April 16th was National Healthcare Decisions Day. The point of this “holiday” is to encourage adults to share their private wishes about medical care and end-of-life decisions. Way too many adults harbor the mistaken belief that their loved ones would “just know” what would be desired in an emergency situation. That assumption could have adverse consequences.
The last thing your family needs in a moment of crisis is a family fight, and that’s exactly what could happen if your loved ones disagree about what you “would have wanted.” It’s a problem that is so easy to address…so easy to avoid, that it makes absolutely no sense to leave this issue to chance.
A National Case Study
Do you remember Terri Shiavo? The case in Florida that tore a family apart, drew the attention of national media, and became the topic of debate in households across America? Shiavo was 26 years young when she had a heart attack that left her in a permanent vegetative state. Shiavo’s family went to court and stayed in court for years, all over questions regarding the removal of life support and feeding tubes.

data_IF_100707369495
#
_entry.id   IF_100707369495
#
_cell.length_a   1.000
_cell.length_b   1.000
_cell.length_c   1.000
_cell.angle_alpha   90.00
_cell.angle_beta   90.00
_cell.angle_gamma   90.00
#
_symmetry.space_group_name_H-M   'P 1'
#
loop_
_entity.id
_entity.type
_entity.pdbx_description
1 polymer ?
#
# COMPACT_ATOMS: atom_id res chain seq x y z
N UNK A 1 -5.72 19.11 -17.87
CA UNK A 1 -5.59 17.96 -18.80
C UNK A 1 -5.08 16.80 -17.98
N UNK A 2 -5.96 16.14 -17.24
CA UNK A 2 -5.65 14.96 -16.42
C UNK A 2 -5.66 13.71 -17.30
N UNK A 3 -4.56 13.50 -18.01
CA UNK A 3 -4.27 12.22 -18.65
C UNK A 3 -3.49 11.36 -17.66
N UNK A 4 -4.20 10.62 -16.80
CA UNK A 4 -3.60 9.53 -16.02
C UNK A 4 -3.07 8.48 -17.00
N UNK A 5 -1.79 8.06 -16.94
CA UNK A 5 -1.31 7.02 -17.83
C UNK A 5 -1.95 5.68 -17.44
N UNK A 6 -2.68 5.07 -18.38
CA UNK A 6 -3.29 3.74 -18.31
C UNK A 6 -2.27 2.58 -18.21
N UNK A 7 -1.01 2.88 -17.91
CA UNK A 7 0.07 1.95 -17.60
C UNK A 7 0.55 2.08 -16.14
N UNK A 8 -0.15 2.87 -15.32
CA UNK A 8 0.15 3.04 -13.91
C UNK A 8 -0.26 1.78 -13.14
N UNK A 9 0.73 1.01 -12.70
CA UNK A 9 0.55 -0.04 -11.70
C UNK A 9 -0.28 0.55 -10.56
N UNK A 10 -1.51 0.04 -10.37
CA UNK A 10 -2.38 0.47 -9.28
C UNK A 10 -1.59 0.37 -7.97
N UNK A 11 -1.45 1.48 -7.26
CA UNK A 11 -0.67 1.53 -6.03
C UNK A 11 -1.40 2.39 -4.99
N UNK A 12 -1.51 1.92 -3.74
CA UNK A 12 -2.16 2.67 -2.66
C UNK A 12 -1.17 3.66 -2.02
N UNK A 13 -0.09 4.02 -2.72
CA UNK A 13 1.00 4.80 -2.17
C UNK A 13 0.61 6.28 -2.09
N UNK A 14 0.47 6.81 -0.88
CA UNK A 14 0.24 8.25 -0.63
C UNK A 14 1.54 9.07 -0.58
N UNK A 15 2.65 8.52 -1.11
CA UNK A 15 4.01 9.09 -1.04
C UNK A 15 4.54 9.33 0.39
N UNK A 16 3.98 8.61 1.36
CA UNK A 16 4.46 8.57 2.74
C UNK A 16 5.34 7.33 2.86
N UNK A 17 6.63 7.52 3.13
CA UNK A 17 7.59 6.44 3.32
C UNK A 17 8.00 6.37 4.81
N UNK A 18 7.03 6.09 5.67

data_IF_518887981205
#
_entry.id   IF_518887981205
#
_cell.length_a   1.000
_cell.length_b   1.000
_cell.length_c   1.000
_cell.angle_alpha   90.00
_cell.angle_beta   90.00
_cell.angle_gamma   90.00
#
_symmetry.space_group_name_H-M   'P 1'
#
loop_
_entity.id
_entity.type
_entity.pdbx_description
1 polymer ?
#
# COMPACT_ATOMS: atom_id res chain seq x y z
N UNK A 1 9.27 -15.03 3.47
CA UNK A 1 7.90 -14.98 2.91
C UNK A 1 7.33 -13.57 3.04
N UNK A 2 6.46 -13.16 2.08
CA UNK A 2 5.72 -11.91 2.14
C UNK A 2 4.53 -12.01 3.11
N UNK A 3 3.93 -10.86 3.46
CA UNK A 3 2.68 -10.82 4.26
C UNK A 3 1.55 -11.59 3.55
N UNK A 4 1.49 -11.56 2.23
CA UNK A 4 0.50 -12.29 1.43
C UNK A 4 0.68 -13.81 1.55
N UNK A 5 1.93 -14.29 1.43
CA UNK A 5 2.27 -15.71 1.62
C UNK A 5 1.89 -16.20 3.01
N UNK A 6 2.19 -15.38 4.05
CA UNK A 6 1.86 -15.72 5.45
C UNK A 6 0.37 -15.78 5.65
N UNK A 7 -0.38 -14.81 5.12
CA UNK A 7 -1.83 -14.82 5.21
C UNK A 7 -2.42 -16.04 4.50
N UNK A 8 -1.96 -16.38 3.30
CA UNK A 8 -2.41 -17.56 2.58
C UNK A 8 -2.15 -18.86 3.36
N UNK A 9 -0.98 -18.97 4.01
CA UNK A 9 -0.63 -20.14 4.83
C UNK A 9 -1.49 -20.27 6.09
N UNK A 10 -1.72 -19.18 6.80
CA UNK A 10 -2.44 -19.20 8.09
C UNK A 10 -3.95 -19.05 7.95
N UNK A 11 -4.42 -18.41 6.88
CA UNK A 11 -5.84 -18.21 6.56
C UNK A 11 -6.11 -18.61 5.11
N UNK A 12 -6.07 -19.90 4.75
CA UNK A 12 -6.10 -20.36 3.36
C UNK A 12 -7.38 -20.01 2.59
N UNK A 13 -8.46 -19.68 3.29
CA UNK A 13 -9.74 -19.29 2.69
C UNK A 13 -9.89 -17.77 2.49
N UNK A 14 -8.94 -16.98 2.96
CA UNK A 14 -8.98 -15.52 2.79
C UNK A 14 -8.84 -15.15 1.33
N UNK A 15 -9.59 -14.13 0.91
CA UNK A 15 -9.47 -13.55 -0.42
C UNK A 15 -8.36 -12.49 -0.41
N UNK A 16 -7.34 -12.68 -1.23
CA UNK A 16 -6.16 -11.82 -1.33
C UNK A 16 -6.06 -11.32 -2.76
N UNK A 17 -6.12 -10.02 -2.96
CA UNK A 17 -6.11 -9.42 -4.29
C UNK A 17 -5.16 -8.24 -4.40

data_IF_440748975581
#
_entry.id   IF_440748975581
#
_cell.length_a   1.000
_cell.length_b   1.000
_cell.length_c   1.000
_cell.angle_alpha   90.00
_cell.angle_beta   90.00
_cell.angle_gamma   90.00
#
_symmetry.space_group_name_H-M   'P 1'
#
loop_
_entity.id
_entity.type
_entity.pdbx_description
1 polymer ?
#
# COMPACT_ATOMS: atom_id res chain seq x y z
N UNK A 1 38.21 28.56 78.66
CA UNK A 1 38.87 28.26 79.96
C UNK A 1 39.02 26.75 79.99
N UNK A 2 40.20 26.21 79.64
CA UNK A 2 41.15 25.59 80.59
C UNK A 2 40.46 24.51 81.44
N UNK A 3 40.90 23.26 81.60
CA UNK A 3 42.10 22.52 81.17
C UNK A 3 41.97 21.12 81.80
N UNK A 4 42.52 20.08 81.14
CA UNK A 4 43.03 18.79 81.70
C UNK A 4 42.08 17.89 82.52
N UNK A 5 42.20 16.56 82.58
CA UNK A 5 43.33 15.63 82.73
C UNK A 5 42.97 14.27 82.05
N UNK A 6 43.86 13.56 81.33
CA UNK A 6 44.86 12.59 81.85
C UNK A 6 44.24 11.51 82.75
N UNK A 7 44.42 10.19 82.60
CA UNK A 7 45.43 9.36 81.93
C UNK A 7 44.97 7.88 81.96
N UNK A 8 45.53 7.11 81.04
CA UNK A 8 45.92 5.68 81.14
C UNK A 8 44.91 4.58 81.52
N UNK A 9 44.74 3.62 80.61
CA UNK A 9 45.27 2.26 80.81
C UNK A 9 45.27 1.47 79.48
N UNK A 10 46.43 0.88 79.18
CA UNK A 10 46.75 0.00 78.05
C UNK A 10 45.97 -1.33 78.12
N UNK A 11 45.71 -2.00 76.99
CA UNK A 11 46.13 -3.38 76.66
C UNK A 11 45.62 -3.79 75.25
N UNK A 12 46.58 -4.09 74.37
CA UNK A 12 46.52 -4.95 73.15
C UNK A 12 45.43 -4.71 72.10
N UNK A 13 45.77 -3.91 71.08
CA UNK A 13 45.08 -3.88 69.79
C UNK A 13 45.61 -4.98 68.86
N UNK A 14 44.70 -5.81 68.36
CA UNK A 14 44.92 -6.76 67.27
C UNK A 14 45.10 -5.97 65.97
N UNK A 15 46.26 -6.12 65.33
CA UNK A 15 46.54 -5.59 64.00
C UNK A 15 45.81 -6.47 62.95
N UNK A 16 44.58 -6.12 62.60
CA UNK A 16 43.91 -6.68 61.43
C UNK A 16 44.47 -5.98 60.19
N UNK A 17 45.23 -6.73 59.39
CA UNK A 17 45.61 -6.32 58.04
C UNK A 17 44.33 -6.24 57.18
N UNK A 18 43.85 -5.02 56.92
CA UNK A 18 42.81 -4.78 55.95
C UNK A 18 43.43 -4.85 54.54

That’s right . . . YEARS in court. People take these issues very seriously, and many folks are very black and white about their beliefs. There is nothing wrong with being black and white regarding how you feel about life support. Just be clear about what you want because not everyone shares your beliefs and desires (including people who may be called upon to make decisions on your behalf).
Get It On Paper
Sharing your desires simply isn’t enough. Make sure that you get your wishes down on paper and that the proper legal formalities are followed to a “T". Otherwise, your directives might not be followed despite your best intentions. Besides that, having your wishes expressed in writing—expressed literally in black and white—will make things easier on your loved ones.
Emotions run rampant when emergency situations present themselves. Your family members love you and they will think about life without you around. There might even be feelings of guilt over how certain they are about your wishes, and there might be dissension between your loved ones about what you want . . . unless your wishes are in writing.
In Honor of The Holiday
Take this opportunity, the day we have been given, to share your wishes about end-of-life care and emergency medical treatments with loved ones. Think about and discuss artificial life support (e.g. feeding tubes and respirators). Talk about options and desires for long-term care, should the need arise.
Finally, you need to decide who you trust to make important decisions on your behalf. We are here to support you as you begin thinking about these important issues. Of course, the topic of conversation isn’t exactly a walk-in-the-park, but it’s won’t be as hard as you think, either.
Give me a call at (818) 864-6174 or visit www.vterzianlaw.com if you have any questions or would like to meet with me regarding your estate plan.